Published online 2 February 2010 | Nature 463, 594-595 (2010) | doi:10.1038/463594a

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Obama budget backs basic science

Climate and clean energy receive a boost but NASA's Moon mission bites the dust.

Barack Obama hinted at his spending priorities in his State of the Union address.T. Sloan/AP

In the first federal budget proposal to fully reflect his priorities, US President Barack Obama has signalled strong support for science and technology. His fiscal year 2011 budget request, announced on 1 February, calls for $66 billion to be spent on non-defence research and development, a 5.9% increase over this year's budget.

The increase is striking, given Obama's vow to freeze overall non-security discretionary spending — one part of the budget, not including mandatory programmes such as social security, over which Congress and the president have control. The proposed budget would fulfil that pledge, with all the potential political heat that implies, by cutting elsewhere.

"It's very gratifying to see science treated this way in a time of very severe budgetary constraint," says John Marburger, who served as science adviser under former president George W. Bush.

Obama has called investment in science a driver of the American economic engine. His proposal includes a modest increase for the National Institutes of Health (NIH), which apart from a one-time economic stimulus bonanza has experienced stagnant funding in recent years. And it would see strong increases for the National Science Foundation (NSF), the National Institute of Standards and Technology (NIST) and the Department of Energy's Office of Science (see Table 1). Bush had started to double the collective budgets of these three agencies over 10 years, and Obama's request would keep that plan on track.

Congress has the final say over what the budget numbers for 2011 will be, and it is still unclear whether lawmakers will go along with his priorities. Last year, however, Congress did award more than $21 billion in research and development funding in the economic stimulus bill.

The new request puts a heavy emphasis on climate research and clean-energy development, allocating $2.6 billion to the multi-agency US Global Change Research Program, for example — an increase of 21%. It would tackle some long-neglected problems, including restructuring the troubled National Polar-orbiting Operational Environmental Satellite System to streamline coordination between the National Oceanic and Atmospheric Administration, NASA and the defence department. Perhaps most significantly, the proposal would cancel NASA's flagship Constellation programme of rockets and capsules, which was inaugurated under Bush with the goal of returning astronauts to the Moon. That move is likely to face stiff opposition in Congress, as the programme produces many jobs in key members' districts.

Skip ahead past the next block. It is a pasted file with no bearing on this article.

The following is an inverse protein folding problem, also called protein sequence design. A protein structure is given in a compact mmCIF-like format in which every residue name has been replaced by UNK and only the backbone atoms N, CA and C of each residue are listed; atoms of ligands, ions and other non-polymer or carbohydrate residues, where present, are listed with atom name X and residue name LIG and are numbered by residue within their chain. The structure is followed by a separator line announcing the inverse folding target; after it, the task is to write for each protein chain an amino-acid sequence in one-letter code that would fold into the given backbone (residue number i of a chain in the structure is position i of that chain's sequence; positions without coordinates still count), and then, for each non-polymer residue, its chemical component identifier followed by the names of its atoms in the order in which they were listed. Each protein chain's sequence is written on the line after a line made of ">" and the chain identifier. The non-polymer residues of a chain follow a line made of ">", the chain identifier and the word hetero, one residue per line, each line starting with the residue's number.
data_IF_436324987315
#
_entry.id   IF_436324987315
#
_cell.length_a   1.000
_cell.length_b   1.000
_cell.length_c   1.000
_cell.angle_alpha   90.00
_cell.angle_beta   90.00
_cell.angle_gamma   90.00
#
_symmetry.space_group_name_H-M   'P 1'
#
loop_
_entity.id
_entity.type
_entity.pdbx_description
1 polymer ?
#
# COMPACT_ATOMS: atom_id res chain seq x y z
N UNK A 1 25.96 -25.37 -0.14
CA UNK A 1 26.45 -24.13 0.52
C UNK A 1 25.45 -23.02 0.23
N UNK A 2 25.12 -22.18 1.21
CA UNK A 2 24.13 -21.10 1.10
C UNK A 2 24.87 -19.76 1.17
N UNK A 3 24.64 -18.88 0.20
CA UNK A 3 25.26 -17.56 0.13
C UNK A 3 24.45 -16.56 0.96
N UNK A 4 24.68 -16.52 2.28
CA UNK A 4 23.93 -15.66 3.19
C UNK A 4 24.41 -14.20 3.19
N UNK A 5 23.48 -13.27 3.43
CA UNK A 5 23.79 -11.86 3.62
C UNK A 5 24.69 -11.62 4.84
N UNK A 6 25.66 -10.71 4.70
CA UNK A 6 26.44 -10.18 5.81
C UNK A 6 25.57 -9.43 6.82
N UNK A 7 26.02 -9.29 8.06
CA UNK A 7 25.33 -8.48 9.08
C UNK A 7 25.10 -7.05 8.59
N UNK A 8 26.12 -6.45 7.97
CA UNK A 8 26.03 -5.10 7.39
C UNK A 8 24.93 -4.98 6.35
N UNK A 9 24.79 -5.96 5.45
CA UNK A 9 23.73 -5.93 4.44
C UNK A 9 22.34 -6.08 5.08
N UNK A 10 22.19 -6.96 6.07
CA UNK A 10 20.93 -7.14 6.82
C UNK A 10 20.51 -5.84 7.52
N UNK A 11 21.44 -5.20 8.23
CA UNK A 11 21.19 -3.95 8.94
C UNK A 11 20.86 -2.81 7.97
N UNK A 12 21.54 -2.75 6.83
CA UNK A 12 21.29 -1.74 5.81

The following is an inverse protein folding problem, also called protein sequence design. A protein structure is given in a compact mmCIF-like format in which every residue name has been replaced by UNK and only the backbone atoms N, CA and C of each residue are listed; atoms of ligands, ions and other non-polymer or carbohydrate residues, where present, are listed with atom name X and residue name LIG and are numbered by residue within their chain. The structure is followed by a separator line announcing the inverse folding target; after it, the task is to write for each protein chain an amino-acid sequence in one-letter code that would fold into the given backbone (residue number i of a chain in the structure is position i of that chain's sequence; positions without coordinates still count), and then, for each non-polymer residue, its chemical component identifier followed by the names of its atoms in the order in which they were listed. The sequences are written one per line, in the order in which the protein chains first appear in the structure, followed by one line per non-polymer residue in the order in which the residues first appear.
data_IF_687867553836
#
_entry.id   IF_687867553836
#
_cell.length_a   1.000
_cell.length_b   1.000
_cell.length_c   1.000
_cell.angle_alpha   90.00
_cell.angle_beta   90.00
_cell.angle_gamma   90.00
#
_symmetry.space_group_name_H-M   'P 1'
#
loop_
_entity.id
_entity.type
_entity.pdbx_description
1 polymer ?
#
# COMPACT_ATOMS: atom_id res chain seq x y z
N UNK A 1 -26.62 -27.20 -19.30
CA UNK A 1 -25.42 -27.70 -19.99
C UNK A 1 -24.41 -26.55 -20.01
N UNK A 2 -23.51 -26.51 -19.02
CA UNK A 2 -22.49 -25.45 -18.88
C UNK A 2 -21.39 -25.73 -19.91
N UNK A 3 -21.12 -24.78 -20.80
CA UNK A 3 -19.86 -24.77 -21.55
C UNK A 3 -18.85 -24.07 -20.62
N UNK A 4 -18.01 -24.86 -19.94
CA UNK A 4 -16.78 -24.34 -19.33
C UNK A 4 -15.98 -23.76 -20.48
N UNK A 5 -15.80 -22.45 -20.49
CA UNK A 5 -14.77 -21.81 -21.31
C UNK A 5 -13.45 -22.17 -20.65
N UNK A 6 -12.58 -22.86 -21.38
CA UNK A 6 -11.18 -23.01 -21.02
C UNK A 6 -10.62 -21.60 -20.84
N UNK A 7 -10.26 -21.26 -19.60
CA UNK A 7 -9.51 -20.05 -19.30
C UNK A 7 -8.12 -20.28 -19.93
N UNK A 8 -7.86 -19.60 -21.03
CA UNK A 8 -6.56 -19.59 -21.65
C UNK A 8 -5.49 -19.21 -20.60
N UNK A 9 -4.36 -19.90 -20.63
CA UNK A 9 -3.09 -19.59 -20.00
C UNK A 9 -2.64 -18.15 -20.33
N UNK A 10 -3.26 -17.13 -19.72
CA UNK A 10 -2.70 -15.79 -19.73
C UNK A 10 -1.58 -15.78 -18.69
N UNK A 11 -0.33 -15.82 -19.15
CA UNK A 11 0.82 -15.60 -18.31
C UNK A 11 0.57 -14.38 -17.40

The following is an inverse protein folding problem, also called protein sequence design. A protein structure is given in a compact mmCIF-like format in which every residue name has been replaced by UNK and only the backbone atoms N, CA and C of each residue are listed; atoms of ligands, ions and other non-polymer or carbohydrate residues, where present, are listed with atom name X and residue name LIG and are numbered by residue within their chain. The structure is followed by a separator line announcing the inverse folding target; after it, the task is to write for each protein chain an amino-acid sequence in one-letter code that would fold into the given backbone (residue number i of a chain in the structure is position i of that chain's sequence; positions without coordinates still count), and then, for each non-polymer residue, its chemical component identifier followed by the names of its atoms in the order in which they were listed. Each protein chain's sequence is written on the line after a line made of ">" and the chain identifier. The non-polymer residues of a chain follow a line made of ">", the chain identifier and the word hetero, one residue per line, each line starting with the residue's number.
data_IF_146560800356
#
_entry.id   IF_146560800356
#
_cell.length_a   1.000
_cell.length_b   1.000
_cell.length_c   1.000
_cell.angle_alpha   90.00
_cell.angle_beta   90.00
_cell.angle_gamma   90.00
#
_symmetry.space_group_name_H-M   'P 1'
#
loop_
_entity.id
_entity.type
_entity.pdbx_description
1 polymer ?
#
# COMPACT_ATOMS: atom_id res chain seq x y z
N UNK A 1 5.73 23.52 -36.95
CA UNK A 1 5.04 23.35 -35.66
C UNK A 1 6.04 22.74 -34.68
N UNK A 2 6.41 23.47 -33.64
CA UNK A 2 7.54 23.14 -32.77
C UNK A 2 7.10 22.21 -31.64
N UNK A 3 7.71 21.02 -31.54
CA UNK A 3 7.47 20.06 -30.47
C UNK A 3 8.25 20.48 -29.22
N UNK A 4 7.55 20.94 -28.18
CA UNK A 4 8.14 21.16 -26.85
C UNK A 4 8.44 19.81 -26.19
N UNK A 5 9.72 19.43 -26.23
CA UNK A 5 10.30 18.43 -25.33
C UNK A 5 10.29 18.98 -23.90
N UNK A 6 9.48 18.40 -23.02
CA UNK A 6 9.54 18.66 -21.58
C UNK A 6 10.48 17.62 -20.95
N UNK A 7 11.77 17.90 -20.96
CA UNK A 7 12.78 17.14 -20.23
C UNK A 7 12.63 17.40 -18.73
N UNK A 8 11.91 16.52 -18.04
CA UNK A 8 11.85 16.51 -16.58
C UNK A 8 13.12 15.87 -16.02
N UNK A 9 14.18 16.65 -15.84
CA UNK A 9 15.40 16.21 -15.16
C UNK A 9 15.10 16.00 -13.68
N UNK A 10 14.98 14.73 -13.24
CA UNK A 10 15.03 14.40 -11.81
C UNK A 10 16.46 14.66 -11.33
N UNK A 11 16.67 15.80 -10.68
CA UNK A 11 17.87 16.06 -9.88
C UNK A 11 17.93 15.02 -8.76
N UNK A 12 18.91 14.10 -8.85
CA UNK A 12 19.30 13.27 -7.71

Here's a closer look at what the proposals mean for key agencies.

NASA

NASA's overall budget would rise by 1.5% to $19 billion. But in a radical shift, Obama's administration would give up a government-developed replacement for the space shuttle and would abandon the goal of returning humans to the Moon.

Constellation was deemed to be too far behind schedule and too expensive to justify adding to the $9 billion that has already been spent on it. "We are not on a sustainable path to get back to the Moon's surface," said NASA administrator Charles Bolden in a briefing on 1 February.

Instead, NASA would spend $6 billion over five years to stimulate the development of commercial rockets that would ferry not just cargo but also crew up to the International Space Station. These rockets could be ready by 2016, says the agency's deputy administrator Lori Garver.

Marcia Smith, a former director of the Space Studies Board at the US National Research Council, says the shift is another "topsy turvy" change in NASA's goals. "The big challenge for NASA is to convince everyone that, now, they have the right plan," says Smith.

Bolden has vowed to leave NASA science untouched by the shifting winds in the human-exploration programme, and in 2011, the agency's science budget would grow by 11% to $5 billion. Earth-science programmes would reap most of the gains, including more money to rebuild the Orbiting Carbon Observatory, a failed satellite that would have tracked global carbon dioxide levels. The astrophysics division saw a 2.6% decrease, which will hurt all the more because its biggest project, the James Webb Space Telescope due for launch in 2014, is vastly over budget.

Science may also benefit from the billions to be devoted to technology development in the human programme. Bolden says that $3 billion over five years would be spent on robotic precursor missions such as a Moon rover or an unmanned factory to mine the Moon or asteroids. Smith says these missions could be similar to the Lunar Reconnaissance Orbiter (LRO), whose costs have been shared by the human programme and the science division. However, she notes, most scientific destinations are chosen by peer review, whereas missions such as the LRO were dictated by the policy to return humans to the Moon.

National Institutes of Health

The NIH's budget would be boosted by $1 billion to a total of $32.1 billion, a 3.2% increase that matches the predicted rate of biomedical inflation.